Newham residents will have to pay more towards council tax – to add to rising living costs and energy prices. The East London borough said the tax increase was necessary in part to pay for social care.
Council tax in Newham will increase by 2.99 per cent in the 2022/23 budget – one per cent of this will be invested in adult social care. The hike agreed on February 8 comes as many householders were reeling from significant price increases in many areas, from food shopping to energy bills. Inflation has hit 5.5 per cent – the highest since 1992.
Electricity and gas bills are also expected to increase by 50 per cent from April. These price hikes will hit people the hardest in the most deprived areas in London. Newham mayor Rokhsana Fiaz acknowledged the difficulties this would cause for residents and said the council was investing in essential services to help families.
The mayor also blamed the government for the increase in council tax. She said: “People’s finances are being stretched because of the cost of living crisis caused by high levels of inflation not seen for 30 years and decisions by the government, such as the cut of the £20 universal credit uplift, which will have a devastating impact for so many families in Newham.
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“That’s why this budget will continue our agenda of supporting our people, especially our most vulnerable, during these uncertain times. Like so many households in the borough, the council’s budget has to stretch further because since the start of the pandemic in 2020, the government hasn’t given us the money we need to cover the £29 million costs of Covid. This has hit us hard.”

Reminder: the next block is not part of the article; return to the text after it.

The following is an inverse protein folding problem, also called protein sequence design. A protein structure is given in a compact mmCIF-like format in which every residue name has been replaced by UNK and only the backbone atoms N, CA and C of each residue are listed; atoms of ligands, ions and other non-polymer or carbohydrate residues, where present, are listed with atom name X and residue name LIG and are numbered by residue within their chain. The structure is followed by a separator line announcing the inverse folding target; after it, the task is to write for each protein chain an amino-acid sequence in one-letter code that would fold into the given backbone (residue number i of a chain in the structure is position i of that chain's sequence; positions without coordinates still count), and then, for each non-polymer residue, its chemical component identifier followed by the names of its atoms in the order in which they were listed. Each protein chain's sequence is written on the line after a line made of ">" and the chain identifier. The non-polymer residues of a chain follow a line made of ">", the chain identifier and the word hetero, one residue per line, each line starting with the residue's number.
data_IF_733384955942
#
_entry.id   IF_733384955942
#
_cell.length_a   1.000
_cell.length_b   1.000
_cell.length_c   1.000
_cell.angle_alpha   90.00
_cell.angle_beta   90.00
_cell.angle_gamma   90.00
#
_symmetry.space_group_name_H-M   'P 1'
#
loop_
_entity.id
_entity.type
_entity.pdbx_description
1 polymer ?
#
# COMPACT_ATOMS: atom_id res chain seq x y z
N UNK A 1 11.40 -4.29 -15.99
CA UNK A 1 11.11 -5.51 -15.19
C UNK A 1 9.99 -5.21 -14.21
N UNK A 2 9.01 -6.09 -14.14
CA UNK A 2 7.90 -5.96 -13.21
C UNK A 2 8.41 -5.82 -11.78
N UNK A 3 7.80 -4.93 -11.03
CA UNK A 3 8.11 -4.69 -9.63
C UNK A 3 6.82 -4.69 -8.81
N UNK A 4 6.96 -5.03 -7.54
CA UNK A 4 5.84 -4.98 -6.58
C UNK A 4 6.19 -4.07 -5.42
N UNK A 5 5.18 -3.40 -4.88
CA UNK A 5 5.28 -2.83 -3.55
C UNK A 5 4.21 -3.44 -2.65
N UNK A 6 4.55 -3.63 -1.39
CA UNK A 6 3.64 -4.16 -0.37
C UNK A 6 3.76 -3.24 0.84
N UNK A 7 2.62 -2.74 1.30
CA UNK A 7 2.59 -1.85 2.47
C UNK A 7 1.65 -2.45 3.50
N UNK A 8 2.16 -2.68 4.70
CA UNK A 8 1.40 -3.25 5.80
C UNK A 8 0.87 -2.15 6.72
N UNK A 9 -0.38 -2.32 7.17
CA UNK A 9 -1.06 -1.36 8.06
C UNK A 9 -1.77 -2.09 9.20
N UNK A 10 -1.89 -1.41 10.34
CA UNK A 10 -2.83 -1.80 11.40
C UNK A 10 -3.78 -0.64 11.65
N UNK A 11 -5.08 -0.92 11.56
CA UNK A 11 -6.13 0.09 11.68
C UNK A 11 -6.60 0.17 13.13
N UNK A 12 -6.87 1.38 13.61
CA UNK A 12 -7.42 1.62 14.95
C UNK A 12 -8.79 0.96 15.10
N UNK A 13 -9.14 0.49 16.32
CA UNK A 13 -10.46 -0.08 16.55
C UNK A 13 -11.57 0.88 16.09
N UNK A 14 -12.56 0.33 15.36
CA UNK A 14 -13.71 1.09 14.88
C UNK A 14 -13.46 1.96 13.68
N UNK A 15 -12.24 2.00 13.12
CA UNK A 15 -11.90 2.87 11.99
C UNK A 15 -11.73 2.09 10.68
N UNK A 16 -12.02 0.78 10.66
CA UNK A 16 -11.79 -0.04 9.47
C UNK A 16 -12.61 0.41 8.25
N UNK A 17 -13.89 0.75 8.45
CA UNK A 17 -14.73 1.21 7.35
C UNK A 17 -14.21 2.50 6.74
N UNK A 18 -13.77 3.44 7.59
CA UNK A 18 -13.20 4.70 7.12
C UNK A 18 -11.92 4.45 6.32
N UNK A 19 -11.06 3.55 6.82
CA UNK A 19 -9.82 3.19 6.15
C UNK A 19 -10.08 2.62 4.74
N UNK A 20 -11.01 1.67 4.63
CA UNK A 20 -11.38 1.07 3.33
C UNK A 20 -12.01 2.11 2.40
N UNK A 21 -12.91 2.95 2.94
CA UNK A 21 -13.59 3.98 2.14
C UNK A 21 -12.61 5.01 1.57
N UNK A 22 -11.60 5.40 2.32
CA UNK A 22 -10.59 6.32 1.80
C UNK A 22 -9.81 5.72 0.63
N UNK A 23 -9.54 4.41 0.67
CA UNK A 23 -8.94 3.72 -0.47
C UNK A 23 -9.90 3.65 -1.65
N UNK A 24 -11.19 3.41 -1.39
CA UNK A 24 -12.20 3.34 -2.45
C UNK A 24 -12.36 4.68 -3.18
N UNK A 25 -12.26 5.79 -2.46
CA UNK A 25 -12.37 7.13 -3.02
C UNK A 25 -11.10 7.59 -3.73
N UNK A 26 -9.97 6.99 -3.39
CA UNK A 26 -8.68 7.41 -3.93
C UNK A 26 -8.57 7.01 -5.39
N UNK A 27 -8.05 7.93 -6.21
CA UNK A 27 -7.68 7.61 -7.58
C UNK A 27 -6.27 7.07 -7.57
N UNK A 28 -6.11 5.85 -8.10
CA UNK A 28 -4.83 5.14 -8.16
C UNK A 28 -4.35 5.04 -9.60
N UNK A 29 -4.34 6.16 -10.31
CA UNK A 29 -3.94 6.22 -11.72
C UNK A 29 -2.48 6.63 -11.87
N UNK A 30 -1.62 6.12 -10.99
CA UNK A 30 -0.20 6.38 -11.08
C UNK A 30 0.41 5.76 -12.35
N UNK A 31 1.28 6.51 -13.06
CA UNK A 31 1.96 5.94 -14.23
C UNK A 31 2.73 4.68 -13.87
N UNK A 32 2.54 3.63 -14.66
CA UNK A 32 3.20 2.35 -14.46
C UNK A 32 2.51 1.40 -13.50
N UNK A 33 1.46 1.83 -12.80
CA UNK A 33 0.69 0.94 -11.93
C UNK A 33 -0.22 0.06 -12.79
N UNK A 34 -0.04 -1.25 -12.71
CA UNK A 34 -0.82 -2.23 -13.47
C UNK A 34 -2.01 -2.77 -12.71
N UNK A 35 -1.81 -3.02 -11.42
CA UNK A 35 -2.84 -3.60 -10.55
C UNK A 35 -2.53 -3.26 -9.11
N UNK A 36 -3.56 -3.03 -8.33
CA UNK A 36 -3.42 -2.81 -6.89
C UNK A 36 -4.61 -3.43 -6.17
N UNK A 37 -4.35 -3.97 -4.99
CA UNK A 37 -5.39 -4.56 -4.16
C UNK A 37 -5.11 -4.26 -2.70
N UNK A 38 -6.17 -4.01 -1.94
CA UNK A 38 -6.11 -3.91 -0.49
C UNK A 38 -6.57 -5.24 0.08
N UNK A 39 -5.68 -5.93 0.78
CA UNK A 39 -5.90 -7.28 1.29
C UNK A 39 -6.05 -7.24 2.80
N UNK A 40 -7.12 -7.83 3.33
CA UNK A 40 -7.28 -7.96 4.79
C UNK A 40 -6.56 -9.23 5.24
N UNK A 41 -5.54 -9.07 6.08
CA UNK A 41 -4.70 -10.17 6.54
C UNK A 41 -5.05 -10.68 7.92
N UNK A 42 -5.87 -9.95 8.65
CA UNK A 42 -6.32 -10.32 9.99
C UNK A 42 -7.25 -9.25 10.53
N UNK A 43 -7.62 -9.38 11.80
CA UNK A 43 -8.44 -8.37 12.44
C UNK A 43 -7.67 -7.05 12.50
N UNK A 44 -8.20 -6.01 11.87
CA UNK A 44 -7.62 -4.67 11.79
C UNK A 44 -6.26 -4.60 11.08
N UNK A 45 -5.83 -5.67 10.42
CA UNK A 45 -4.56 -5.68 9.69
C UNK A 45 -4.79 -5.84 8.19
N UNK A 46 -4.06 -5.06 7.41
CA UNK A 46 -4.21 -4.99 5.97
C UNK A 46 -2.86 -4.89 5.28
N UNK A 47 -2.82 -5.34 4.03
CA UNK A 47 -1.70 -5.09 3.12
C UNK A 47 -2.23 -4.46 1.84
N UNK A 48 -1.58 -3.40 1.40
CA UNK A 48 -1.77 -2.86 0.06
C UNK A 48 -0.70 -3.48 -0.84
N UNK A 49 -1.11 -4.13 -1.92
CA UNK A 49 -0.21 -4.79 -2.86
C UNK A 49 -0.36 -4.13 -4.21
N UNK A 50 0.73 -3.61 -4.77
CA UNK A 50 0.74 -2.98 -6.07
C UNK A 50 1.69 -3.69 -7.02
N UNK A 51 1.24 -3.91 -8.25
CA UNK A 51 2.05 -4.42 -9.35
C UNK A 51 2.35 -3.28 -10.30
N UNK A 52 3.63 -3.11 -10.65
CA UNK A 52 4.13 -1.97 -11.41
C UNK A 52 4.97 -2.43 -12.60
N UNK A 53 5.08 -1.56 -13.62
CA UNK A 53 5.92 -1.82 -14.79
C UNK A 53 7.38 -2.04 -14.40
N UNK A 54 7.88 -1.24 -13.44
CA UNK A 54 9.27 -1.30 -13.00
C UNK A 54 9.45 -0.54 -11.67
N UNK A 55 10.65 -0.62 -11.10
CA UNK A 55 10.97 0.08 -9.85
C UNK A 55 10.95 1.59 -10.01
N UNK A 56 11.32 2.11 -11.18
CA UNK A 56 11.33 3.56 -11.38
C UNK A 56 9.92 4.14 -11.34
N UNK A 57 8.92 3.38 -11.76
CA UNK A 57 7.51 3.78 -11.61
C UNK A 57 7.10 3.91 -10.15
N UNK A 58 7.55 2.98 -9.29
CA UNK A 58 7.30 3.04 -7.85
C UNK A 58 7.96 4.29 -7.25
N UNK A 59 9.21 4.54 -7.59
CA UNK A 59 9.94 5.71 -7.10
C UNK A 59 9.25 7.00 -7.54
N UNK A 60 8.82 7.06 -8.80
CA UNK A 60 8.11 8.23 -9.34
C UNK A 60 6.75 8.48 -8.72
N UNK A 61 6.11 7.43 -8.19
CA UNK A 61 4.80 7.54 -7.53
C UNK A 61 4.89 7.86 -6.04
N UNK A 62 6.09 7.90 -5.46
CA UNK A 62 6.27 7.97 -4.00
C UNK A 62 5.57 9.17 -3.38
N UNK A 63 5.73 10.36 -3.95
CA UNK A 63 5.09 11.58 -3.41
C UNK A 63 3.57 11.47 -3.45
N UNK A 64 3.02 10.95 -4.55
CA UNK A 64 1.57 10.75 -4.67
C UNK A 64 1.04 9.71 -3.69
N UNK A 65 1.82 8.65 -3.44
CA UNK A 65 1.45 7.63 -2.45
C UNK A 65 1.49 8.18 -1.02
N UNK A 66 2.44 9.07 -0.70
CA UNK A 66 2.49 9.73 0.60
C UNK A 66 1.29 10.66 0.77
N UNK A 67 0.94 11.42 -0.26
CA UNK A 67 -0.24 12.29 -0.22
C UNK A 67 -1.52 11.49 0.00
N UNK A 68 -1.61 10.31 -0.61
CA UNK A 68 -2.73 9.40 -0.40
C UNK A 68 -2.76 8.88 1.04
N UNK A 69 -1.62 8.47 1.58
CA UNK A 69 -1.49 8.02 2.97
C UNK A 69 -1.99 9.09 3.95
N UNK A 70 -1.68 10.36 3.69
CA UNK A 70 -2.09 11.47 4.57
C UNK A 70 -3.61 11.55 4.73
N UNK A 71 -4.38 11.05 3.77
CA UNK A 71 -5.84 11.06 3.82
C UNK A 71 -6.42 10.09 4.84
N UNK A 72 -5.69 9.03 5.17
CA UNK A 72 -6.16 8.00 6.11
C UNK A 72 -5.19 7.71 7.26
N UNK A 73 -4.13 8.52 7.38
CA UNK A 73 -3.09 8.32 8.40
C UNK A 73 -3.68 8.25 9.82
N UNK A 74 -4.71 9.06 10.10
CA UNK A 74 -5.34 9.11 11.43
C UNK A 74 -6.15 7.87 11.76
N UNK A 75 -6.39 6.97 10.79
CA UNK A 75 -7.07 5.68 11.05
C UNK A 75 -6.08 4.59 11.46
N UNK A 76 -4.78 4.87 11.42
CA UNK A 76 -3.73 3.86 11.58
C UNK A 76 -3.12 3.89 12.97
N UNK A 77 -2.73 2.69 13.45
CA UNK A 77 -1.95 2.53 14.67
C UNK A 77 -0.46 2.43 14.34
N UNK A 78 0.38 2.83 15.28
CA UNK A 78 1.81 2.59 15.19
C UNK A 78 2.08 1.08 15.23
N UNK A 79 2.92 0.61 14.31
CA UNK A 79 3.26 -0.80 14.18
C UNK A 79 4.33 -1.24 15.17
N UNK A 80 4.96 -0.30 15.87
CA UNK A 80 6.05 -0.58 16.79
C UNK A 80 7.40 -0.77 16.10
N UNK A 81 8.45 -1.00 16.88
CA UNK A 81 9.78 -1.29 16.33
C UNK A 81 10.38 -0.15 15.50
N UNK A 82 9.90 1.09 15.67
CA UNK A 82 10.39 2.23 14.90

The council also announced it would invest £3.7 million to support the elderly, £3.8 million for children’s services, £1 million to aid homeless people and another £1 million for families without access to public funding. The budget also allows the Eat for Free program to continue.
This gives a free meal to every nursery and primary school child. The council said this would save families in the borough around £500 a year. Councillor Terence Pall, Newham’s cabinet member for finance and corporate services, said the council would address other problem areas in Newham.
He said: ”We are already listening and acting on all of those issues that matter to residents, such as tackling the scourge of fly-tipping, improving our pavements and roads, and investing in our parks. That’s why this financial plan for the year ahead is so sound, as it builds on the solid foundations we laid in the three-year budget we set before the start of the pandemic.”